Press-Republican

Local News

June 30, 2010

Paterson: Budget vetoes will continue

ALBANY — Gov. David Paterson said Tuesday that he's ended negotiations with the Legislature over the 6,900 vetoes he promises to make on all additional spending and every pork-barrel grant in the Legislature's budget passed Monday.

"I'm done talking to legislative leaders," Paterson told The Associated Press. "I am not going to operate in this process any more. I am doing the vetoes. As far as I am concerned, this budget process is over."

The comment comes a day after he vetoed the Legislature's budget that he said spends too much, is unbalanced and irresponsible. If he vetoes all the Legislature's changes, the 2010-11 budget will essentially be identical to Paterson's budget proposal made in January.

Paterson's hard line comes as legislative leaders seek to save aspects of their budget that added $600 million to school aid, included some property tax relief and included reappropriation of thousands of so-called member items that provide grants to programs and groups back in their home district.

Senate leader John Sampson, a Brooklyn Democrat, said he's still pushing Paterson to increase school aid and allow property tax relief.

"Those are very key components to our conference," Sampson said Tuesday. "I will continue our conversations. I will be speaking to the (Assembly) speaker and see ways we can work things out, work out the vetoes. ... I'm the arbitrator, I guess."

Meanwhile, the Assembly and Senate have refused to print Paterson's bills on other topics and confirmation of his judgeship nominations were postponed Tuesday.

"You have to use whatever tools you have to negotiate," Sampson said.

Paterson dismissed the annoyances.

"If they don't believe I am going to sign those vetoes, I will sign them on television."

The Democratic governor said Tuesday that after his vetoes are complete, legislative leaders will have to come to him with solid counter proposals for his policy goals that lawmakers rejected in the budget.

Paterson said legislators need to agree to a contingency fund to prepare for the potential loss of up to $1 million in Medicaid funding from Washington. He also wants to empower the public university system to raise tuition by as much as 8 percent a year for up to four years and evolve into the highest ranks of academics in the nation.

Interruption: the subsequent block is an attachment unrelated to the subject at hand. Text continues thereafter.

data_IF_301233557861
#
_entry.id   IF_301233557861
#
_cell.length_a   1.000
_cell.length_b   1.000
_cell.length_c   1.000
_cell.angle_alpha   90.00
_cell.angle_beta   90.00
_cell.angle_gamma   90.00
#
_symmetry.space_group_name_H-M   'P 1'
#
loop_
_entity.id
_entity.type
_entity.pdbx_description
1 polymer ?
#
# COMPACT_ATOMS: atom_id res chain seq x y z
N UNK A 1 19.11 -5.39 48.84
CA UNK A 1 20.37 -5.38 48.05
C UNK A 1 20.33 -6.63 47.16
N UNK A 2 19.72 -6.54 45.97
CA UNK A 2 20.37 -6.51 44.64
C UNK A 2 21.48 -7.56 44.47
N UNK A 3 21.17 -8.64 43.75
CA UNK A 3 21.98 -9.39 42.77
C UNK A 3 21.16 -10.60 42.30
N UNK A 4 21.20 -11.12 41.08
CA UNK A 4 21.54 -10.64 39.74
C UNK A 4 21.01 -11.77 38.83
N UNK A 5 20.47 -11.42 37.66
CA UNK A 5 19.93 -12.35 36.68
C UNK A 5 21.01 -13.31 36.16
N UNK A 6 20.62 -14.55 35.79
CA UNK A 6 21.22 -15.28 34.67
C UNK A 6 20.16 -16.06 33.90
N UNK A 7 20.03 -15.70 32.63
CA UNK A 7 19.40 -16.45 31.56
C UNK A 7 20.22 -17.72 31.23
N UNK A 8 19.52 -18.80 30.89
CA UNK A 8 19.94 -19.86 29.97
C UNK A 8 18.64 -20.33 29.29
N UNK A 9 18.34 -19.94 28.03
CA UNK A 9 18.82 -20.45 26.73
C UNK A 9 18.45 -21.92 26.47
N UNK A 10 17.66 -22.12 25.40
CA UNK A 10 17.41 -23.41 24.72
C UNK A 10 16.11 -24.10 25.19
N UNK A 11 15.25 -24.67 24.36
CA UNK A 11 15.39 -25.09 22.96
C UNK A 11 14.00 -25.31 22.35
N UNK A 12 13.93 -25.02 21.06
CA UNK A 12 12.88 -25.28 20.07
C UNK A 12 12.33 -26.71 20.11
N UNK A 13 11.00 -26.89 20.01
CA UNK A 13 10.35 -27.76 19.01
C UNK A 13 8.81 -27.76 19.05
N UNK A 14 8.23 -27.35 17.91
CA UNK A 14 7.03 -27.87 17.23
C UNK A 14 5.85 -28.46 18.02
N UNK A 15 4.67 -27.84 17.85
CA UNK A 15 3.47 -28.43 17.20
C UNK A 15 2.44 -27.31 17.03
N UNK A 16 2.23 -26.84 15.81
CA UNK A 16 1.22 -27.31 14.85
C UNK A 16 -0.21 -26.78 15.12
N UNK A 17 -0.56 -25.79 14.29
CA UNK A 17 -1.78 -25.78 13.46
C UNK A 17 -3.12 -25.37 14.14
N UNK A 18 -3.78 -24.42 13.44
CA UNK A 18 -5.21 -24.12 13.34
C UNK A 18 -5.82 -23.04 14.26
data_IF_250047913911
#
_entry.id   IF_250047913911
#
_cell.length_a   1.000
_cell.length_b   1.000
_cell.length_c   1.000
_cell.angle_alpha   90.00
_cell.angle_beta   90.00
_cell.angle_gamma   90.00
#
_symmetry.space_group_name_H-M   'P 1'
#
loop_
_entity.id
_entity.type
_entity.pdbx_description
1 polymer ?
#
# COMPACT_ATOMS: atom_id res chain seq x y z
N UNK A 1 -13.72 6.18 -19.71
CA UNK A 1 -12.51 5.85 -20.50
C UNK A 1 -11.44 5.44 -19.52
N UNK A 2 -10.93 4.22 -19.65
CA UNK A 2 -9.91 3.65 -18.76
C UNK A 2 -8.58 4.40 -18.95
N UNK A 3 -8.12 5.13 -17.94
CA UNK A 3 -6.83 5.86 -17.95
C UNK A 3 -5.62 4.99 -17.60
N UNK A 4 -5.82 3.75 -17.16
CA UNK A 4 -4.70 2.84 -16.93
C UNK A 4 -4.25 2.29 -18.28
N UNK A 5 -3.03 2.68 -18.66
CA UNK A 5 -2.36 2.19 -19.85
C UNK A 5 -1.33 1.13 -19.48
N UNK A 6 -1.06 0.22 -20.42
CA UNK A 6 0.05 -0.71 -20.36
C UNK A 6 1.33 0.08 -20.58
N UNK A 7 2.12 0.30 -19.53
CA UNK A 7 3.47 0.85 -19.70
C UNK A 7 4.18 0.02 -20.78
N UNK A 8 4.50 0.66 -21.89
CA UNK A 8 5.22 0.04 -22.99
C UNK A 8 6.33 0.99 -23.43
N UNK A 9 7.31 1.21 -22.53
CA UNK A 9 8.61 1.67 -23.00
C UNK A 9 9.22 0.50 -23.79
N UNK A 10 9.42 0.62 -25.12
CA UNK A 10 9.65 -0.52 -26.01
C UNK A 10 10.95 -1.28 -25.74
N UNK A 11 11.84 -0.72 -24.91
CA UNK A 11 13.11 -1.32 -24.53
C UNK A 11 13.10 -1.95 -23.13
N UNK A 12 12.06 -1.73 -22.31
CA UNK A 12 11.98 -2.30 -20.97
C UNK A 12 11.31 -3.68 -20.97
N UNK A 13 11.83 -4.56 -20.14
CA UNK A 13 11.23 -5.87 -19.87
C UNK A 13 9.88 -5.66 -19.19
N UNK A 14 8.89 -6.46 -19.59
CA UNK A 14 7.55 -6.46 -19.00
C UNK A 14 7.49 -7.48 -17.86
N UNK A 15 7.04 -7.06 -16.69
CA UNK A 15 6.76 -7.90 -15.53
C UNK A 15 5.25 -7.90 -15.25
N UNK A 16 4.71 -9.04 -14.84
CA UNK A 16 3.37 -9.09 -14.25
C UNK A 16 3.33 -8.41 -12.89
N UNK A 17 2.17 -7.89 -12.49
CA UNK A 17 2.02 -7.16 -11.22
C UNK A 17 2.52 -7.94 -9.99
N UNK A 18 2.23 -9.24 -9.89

Paterson also said he needs lawmakers to support some form of his local property tax cap, rather than what he called the tax relief "gimmick" in the Legislature's budget proposal.

Paterson said if lawmakers refuse to prepare for a likely loss of Medicaid funding, he will ignore Albany decorum and call them back to balance the budget during the fall campaigns.

Assembly Speaker Sheldon Silver said staffs still are trying to negotiate settlements of the vetoes. The final bill, the revenue bill that pays for the programs passed Monday, is scheduled for a vote by late Thursday.

"Once we pass a revenue bill we will take it up in conference and make a determination as to whether we will move to override," Silver said Tuesday.

Silver said he could support a public universities plan if poor children were fully covered by aid. Currently, the Tuition Assistance Program pays for full tuition of New York's poorest students.

But Silver still opposed a Medicaid contingency. He said it "suddenly" was a priority for the governor after the Legislature rejected his proposal to empower the public universities.

The stalemate comes as the Senate Republican minority, which would likely block the two-thirds vote needed in each chamber to override vetoes, said Democrats can't count on their support. But the GOP conference stopped short of committing to block any overrides, despite voting as a bloc against every budget bill Monday.

"Democrats have created an unbalanced budget that includes no relief for property taxpayers and continues to cut the STAR property tax relief program by millions of dollars," said Senate Republican leader Dean Skelos of Nassau County.

He said the Democrats created a budget "after a tortured budget process where they violated the budget reform law, negotiated in total secrecy, (and) excluded Republicans."

1
Text Only | Photo Reprints
New Today
Local News

North Country Scenes


Click on photo to view gallery with latest photos

FYI...